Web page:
Skip to main content
Showing results for 
Search instead for 
Did you mean: 

Find everything you need to get certified on Fabric—skills challenges, live sessions, exam prep, role guidance, and more. Get started


Advanced Sport Visualisations in Power BI

  • Animation based on time sequence
  • Visualising over 1000 metrics e.g., xG, shot direction, pass, goal,etc
  • Potential machine learning e.g., predict the next 10/20 second.

In this blog, we will cover how to build interactive graphs for sports analytics in Power BI, and I believe every sports data analyst should use BI tool over custom software as it's a lot better.

Why Power BI?
- Easy to maintain, modify and understand.
- No coding require (python, matplotlib, D3, etc)

- Use multiple data sources e.g., video, football data providers (statsbomb,opta,etc)

- AutoML

- User-friendly platform: Mobile, iPad (Power App), dashboard/report (Power BI)

Here is my basic football visualisation demonstrating the potential it has within Power BI.  Always start with the basic charts and understand how the SQL queries make up the visualisation as things can get tricky, once we start looking at the neural networks.



In any BI tools, we cannot simply drag and drop x1, x2, y1, and y2 values into a chart to visualise a line between two scatter points. This is because a line chart requires chronicle values such as distance or time, and a scatter chart can only take two variables.



As you can see, this data above is simply taking X and Y locations, which we can plot onto a graph. Each row represents the location of the data.


Green represents the start location and the orange end location. We can plot these data using a scatter plot but cannot connect them in a line chart.


A workaround is to append x1, x2, y1, and y2 and assign a unique ID column with value “S,E” (start, end point). In the Power Query editor, we can duplicate the data table twice, and then remove 2 columns from each copy(x1,y1 on one ; x2,y2 on the other). Make sure to rename the columns to be x and y and then append them together. Otherwise, the data won’t join together and need to reverse the step. Now, we can plot the new X and Y in a line chart and stack them on the scatter plot.


This technique is pretty good as we don’t need to use python,D3 or any programming languages to visualise. On the other hand, Power BI plotly custom visual follows a similar pattern by “stacking” on top of multiple charts to create new visualisations. However, I prefer to stick with Power BI standard visualisation as it's much easier to do.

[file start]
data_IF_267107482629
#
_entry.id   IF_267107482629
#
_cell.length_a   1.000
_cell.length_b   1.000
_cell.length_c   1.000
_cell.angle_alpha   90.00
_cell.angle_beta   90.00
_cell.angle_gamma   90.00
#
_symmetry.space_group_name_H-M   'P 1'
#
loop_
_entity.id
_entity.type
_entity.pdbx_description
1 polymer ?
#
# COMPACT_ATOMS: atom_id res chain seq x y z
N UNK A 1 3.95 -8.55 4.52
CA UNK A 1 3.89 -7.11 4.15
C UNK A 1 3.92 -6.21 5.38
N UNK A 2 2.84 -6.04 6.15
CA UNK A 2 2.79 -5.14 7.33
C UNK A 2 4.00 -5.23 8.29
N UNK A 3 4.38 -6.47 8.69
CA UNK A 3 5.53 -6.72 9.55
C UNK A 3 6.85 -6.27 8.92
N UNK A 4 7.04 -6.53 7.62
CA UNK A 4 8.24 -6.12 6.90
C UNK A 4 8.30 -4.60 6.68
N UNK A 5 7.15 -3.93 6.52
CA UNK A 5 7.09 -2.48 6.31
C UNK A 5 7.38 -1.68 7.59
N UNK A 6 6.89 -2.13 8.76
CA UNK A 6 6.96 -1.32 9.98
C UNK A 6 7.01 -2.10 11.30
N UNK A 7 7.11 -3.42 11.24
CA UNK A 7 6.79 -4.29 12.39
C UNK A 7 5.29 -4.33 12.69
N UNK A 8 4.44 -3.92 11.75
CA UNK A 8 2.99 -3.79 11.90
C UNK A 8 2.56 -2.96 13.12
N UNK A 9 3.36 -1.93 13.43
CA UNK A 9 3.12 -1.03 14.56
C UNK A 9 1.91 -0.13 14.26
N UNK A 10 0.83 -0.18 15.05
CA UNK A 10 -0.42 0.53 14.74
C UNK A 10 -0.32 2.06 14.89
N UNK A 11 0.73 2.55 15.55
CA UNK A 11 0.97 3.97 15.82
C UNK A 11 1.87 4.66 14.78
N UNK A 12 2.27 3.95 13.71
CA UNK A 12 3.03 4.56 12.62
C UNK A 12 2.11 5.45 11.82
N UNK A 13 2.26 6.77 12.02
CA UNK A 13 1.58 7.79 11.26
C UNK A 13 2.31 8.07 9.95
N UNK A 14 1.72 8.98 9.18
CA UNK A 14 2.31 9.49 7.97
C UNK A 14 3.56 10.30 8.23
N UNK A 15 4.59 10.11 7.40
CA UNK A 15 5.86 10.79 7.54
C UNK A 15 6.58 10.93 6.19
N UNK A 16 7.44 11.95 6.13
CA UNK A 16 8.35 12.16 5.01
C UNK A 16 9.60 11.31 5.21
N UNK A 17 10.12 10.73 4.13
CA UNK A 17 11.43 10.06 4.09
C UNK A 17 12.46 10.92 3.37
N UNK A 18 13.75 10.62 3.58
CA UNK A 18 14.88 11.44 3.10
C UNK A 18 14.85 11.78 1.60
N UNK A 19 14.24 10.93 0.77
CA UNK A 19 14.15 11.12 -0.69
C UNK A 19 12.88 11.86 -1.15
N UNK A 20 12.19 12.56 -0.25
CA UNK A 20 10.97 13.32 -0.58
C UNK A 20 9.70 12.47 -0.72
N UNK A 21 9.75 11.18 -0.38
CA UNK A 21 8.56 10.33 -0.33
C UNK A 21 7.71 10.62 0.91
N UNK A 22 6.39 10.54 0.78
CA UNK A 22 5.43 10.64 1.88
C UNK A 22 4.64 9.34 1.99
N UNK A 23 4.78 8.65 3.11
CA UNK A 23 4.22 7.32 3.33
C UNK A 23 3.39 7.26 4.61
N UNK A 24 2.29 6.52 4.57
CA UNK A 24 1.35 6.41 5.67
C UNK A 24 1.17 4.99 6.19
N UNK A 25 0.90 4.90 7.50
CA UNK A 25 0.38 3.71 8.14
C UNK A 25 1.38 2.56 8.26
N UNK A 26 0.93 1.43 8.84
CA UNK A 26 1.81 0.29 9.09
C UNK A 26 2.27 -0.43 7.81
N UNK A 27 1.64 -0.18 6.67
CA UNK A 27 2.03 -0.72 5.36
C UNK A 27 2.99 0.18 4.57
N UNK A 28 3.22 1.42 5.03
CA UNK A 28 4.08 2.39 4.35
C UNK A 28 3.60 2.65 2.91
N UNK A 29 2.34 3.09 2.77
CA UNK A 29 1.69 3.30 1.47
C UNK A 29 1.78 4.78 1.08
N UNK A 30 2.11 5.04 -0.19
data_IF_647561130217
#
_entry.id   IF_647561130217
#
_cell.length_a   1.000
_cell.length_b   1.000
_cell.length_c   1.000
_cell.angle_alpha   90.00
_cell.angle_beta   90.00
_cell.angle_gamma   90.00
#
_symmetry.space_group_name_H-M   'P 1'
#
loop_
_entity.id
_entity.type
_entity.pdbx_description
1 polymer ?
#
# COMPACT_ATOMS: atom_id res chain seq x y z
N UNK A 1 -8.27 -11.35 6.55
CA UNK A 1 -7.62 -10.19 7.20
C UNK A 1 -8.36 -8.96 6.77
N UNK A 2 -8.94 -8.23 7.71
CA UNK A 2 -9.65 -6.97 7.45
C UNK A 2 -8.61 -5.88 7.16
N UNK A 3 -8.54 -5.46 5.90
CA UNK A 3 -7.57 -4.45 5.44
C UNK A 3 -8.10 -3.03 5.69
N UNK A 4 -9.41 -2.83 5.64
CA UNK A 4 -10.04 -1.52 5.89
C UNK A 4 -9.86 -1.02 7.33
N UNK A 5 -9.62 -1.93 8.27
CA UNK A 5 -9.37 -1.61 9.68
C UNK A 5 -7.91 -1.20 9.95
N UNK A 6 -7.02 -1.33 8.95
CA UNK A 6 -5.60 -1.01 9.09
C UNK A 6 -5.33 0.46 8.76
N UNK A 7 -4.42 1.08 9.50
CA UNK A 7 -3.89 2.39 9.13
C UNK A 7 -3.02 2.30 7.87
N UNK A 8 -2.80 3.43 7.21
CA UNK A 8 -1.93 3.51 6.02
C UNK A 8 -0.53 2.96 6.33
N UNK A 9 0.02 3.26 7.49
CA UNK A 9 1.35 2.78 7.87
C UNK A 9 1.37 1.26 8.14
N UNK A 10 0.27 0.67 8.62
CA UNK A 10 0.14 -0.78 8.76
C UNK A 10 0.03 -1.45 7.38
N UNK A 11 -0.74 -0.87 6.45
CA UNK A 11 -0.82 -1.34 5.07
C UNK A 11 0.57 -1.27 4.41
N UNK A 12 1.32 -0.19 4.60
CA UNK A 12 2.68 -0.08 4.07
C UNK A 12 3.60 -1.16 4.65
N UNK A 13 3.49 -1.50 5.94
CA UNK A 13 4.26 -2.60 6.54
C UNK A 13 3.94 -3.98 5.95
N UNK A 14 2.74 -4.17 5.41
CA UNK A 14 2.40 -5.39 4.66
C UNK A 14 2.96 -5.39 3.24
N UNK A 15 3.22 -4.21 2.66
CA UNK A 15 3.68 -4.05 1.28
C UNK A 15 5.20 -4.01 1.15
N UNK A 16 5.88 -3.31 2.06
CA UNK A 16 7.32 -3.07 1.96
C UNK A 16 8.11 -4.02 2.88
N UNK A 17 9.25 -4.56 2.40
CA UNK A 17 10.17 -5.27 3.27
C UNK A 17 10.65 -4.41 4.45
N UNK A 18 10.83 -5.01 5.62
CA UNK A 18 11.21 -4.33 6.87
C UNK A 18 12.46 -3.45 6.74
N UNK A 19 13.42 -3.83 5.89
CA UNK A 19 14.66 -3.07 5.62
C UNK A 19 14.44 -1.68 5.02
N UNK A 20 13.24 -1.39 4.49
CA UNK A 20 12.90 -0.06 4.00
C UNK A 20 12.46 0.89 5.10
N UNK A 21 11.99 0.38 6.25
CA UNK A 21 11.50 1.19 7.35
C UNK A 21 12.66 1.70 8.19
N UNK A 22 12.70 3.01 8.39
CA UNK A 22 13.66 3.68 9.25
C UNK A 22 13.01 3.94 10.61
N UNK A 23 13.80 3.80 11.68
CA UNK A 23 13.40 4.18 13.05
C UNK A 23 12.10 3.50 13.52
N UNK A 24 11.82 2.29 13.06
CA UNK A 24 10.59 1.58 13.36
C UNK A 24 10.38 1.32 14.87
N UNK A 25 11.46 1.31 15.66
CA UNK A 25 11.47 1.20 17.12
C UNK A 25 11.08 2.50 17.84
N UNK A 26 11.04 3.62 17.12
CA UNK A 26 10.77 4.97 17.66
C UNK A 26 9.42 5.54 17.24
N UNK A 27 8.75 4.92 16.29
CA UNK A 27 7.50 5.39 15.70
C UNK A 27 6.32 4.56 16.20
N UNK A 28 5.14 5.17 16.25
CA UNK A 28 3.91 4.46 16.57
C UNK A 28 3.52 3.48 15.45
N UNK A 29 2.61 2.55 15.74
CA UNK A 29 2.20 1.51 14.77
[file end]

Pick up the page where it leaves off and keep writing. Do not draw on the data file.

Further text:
Here is the final outcome of the visualisation showing the shot direction.



Advanced metrics involving time sequences, convex hull data

Convex hull can be easily created through a SQL script on the server side; all we need to do is join the table onto our database. The benefit of doing this is to ensure performance is always maintainable and at its best. We don't need to write any Dax calculation for these visualisations, however for dynamic cross-filtering and ranking would definitely require Dax.



For animation, I prefer to use a custom visual play axis as it's free and easier to use. For any graph visual we can simply drag timestamp onto the column but it would not be effective as we want to play all graphs simultaneously.



Scatter Plot customising colour/size/type


Line chart customising line colour/line type

Make sure to fade the line to grey/fade to give a better overall UX and change all scatter plots to a certain colour (faded purple/blue, personal preferences). 


Additional tips


  • For large data sources, I highly recommend filtering all these data to a usable level as there will be potential performance issues such as delay. Make sure to do this through the server side layer and not within dax calculation.
  • Always use the performance analyser in Power BI to make sure the visualisation is smooth. As more features are added on top of the visualisations, likely to have slower performance. Ideally, we want to make sure it's less than 2 seconds for the best user experience.

Other data viz galleries that I've created

Outcome analysis.

Football heatmap of player movement.

iPad Football dashboard.

There will be a lot of interesting things we can do within BI sports visualisations, which I will be covering in later blogs.